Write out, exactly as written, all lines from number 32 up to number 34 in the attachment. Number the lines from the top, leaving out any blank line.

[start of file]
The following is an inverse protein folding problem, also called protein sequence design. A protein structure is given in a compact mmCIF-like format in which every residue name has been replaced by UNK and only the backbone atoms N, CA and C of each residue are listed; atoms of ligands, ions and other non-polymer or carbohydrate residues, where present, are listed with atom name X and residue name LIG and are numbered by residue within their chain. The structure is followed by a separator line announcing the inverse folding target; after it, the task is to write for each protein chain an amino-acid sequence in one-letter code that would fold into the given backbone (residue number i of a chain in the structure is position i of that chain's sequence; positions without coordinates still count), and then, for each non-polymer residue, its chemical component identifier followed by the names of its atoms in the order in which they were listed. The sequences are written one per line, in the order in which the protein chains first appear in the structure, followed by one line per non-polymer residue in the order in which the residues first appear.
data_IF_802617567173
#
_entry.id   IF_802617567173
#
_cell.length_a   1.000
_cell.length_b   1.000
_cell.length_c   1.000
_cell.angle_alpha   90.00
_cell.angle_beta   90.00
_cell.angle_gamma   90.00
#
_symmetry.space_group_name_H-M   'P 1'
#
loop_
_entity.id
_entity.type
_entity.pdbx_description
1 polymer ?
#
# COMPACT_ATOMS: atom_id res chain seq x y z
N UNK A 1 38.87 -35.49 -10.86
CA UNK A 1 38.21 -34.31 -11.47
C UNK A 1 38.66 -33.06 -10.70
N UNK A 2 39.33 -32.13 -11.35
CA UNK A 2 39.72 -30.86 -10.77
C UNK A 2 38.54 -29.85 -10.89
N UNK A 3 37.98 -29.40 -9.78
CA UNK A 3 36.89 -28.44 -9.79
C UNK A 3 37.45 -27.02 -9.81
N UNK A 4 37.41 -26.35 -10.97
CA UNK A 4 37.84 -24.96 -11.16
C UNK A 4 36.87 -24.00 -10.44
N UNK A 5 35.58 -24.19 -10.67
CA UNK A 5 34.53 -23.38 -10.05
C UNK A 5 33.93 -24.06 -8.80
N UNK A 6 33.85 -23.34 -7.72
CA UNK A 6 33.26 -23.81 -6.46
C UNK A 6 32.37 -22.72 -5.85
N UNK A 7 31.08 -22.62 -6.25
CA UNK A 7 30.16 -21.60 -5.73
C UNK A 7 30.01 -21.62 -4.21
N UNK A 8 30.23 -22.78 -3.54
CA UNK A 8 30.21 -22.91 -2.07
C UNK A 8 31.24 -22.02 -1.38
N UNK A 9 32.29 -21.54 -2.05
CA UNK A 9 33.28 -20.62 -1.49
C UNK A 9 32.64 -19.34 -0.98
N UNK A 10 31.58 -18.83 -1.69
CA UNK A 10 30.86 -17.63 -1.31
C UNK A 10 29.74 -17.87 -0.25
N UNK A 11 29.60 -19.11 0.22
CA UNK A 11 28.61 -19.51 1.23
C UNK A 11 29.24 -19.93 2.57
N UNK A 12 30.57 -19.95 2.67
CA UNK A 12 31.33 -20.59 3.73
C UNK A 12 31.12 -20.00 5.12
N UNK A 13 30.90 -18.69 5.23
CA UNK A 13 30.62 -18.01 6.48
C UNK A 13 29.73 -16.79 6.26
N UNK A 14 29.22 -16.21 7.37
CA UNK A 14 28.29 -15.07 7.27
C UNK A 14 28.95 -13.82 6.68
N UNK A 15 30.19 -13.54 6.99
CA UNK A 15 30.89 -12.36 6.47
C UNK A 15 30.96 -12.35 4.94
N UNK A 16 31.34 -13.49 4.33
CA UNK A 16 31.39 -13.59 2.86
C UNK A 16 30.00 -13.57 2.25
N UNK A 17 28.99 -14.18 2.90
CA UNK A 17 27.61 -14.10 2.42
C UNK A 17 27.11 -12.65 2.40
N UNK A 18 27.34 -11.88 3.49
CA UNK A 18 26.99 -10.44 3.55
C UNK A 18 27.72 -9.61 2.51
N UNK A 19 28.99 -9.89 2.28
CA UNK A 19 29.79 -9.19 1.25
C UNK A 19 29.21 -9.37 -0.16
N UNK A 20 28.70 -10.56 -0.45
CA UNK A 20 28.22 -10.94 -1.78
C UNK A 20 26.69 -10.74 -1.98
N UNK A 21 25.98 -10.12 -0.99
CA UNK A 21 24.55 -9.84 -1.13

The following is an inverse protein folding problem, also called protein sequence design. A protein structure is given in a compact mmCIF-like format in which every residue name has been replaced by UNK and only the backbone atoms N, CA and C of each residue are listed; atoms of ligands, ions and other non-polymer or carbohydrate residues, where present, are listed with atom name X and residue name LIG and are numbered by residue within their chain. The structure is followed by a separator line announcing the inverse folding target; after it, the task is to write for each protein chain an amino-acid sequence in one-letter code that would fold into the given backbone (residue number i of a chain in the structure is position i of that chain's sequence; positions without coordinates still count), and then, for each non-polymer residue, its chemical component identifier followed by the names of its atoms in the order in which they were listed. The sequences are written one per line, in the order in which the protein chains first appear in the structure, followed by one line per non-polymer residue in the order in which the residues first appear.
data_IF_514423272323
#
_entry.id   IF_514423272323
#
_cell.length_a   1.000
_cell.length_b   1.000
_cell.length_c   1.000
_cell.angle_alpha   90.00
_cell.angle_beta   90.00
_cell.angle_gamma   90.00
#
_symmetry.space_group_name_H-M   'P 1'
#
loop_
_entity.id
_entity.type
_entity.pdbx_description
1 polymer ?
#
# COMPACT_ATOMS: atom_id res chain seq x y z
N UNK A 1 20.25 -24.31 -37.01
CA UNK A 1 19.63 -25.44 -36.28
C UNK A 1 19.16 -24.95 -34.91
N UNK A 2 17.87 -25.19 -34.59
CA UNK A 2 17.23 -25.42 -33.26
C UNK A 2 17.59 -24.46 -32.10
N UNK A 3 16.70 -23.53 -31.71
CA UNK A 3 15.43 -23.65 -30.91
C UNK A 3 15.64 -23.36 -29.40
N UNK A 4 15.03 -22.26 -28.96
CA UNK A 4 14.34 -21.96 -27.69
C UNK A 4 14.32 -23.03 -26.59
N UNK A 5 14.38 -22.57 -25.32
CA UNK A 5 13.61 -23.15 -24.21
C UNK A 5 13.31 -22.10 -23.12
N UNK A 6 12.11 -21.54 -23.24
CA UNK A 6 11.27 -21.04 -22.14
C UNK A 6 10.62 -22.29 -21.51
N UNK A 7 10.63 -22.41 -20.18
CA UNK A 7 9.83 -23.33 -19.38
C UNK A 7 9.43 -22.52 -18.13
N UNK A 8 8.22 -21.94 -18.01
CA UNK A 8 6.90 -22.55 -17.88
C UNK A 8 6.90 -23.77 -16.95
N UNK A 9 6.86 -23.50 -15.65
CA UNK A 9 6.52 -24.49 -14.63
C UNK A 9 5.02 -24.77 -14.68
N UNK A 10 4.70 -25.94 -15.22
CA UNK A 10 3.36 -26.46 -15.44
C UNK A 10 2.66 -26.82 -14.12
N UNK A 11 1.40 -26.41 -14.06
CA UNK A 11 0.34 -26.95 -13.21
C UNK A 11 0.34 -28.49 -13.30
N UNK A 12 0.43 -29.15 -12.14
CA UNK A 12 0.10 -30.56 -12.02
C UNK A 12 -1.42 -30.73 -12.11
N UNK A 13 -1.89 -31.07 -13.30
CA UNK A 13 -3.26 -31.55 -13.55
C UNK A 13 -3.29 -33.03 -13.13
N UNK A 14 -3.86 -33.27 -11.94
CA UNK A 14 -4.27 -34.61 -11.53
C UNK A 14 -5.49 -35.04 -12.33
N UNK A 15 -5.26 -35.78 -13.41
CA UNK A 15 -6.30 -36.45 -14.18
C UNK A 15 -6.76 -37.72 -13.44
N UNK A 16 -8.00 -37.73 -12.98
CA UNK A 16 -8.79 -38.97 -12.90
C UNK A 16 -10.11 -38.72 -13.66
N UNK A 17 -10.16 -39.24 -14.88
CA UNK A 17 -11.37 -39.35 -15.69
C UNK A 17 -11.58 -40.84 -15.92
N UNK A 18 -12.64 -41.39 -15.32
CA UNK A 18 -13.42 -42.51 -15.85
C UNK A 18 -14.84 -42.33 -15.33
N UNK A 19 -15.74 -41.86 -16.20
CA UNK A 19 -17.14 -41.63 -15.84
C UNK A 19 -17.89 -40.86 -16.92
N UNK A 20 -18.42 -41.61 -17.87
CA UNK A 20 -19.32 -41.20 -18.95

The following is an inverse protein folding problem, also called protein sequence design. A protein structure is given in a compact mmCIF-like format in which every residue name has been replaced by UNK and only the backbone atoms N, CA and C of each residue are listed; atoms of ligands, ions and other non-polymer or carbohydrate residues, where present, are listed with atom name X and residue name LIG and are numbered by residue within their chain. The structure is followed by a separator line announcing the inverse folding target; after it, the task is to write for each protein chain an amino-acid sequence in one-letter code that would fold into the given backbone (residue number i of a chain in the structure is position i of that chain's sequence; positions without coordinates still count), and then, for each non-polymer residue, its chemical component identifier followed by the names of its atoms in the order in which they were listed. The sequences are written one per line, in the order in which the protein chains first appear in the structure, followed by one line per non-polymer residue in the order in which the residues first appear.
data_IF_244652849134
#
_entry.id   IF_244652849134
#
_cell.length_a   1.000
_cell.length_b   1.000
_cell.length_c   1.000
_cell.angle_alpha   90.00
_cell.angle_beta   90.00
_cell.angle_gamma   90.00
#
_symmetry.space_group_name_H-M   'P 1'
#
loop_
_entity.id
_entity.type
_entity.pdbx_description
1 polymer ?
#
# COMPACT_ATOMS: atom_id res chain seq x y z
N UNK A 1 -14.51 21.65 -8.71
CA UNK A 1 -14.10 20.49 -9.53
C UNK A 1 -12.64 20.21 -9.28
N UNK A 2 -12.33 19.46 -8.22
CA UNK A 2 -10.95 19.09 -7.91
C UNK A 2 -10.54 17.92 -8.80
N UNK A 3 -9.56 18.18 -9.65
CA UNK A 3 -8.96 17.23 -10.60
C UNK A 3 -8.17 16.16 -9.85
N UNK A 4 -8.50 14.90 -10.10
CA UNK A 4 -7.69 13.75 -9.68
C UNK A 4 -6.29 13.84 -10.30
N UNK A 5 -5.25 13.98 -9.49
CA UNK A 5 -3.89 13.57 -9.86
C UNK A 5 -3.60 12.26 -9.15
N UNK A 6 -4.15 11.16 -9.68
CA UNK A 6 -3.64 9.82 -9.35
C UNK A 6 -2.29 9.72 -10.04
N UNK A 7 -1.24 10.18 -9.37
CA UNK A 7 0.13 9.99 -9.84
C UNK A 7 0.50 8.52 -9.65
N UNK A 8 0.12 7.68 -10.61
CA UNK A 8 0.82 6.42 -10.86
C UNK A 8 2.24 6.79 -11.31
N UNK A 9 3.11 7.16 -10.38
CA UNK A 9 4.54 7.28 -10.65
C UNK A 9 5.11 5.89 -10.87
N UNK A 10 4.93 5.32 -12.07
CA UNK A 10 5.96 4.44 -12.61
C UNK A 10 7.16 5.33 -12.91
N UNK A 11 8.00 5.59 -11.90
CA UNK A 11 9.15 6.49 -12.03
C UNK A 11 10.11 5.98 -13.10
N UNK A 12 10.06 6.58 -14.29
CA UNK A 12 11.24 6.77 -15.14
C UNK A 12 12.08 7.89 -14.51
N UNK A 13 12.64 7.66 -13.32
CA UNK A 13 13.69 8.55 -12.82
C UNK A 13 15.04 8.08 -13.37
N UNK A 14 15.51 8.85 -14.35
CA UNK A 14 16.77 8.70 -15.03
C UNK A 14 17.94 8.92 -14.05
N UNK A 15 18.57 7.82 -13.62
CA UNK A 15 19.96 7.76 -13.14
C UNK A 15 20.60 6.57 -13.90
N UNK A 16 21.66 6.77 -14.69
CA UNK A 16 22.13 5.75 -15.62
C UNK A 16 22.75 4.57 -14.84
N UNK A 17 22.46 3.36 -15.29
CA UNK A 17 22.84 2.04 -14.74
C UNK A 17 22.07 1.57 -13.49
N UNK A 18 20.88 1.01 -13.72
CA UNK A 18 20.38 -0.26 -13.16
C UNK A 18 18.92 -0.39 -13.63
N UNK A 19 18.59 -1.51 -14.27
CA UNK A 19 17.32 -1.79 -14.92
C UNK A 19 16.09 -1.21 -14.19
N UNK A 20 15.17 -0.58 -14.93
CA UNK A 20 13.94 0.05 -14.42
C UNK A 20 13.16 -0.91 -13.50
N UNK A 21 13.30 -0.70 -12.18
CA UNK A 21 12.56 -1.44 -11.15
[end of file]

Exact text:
CA UNK A 4 37.84 -24.96 -11.16
C UNK A 4 36.87 -24.00 -10.44
N UNK A 5 35.58 -24.19 -10.67